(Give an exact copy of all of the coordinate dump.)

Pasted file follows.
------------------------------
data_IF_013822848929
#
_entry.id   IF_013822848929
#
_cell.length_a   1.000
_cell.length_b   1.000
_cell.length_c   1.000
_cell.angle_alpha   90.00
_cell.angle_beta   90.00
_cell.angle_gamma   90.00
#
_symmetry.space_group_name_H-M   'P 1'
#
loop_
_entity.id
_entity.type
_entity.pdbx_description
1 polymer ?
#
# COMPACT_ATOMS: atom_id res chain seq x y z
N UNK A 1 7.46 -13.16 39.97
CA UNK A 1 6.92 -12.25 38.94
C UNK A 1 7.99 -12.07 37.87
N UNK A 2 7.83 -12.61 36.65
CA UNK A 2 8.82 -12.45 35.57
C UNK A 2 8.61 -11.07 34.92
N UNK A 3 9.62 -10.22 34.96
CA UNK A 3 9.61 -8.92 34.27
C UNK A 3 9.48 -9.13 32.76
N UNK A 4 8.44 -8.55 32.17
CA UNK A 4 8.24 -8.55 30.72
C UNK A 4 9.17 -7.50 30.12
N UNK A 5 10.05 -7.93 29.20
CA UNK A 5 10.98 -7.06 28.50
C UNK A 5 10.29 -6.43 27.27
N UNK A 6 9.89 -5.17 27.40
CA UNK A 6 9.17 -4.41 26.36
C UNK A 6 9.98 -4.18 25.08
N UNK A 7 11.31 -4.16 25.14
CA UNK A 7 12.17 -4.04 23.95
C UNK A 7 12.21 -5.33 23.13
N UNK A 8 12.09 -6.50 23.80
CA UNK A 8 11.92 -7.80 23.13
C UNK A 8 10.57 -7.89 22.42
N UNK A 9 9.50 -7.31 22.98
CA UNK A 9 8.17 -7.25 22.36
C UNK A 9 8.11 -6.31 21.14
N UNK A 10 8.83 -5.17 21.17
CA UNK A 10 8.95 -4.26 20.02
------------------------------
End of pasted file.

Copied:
data_IF_013822848929
#
_entry.id   IF_013822848929
#
_cell.length_a   1.000
_cell.length_b   1.000
_cell.length_c   1.000
_cell.angle_alpha   90.00
_cell.angle_beta   90.00
_cell.angle_gamma   90.00
#
_symmetry.space_group_name_H-M   'P 1'
#
loop_
_entity.id
_entity.type
_entity.pdbx_description
1 polymer ?
#
# COMPACT_ATOMS: atom_id res chain seq x y z
N UNK A 1 7.46 -13.16 39.97
CA UNK A 1 6.92 -12.25 38.94
C UNK A 1 7.99 -12.07 37.87
N UNK A 2 7.83 -12.61 36.65
CA UNK A 2 8.82 -12.45 35.57
C UNK A 2 8.61 -11.07 34.92
N UNK A 3 9.62 -10.22 34.96
CA UNK A 3 9.61 -8.92 34.27
C UNK A 3 9.48 -9.13 32.76
N UNK A 4 8.44 -8.55 32.17
CA UNK A 4 8.24 -8.55 30.72
C UNK A 4 9.17 -7.50 30.12
N UNK A 5 10.05 -7.93 29.20
CA UNK A 5 10.98 -7.06 28.50
C UNK A 5 10.29 -6.43 27.27
N UNK A 6 9.89 -5.17 27.40
CA UNK A 6 9.17 -4.41 26.36
C UNK A 6 9.98 -4.18 25.08
N UNK A 7 11.31 -4.16 25.14
CA UNK A 7 12.17 -4.04 23.95
C UNK A 7 12.21 -5.33 23.13
N UNK A 8 12.09 -6.50 23.80
CA UNK A 8 11.92 -7.80 23.13
C UNK A 8 10.57 -7.89 22.42
N UNK A 9 9.50 -7.31 22.98
CA UNK A 9 8.17 -7.25 22.36
C UNK A 9 8.11 -6.31 21.14
N UNK A 10 8.83 -5.17 21.17
CA UNK A 10 8.95 -4.26 20.02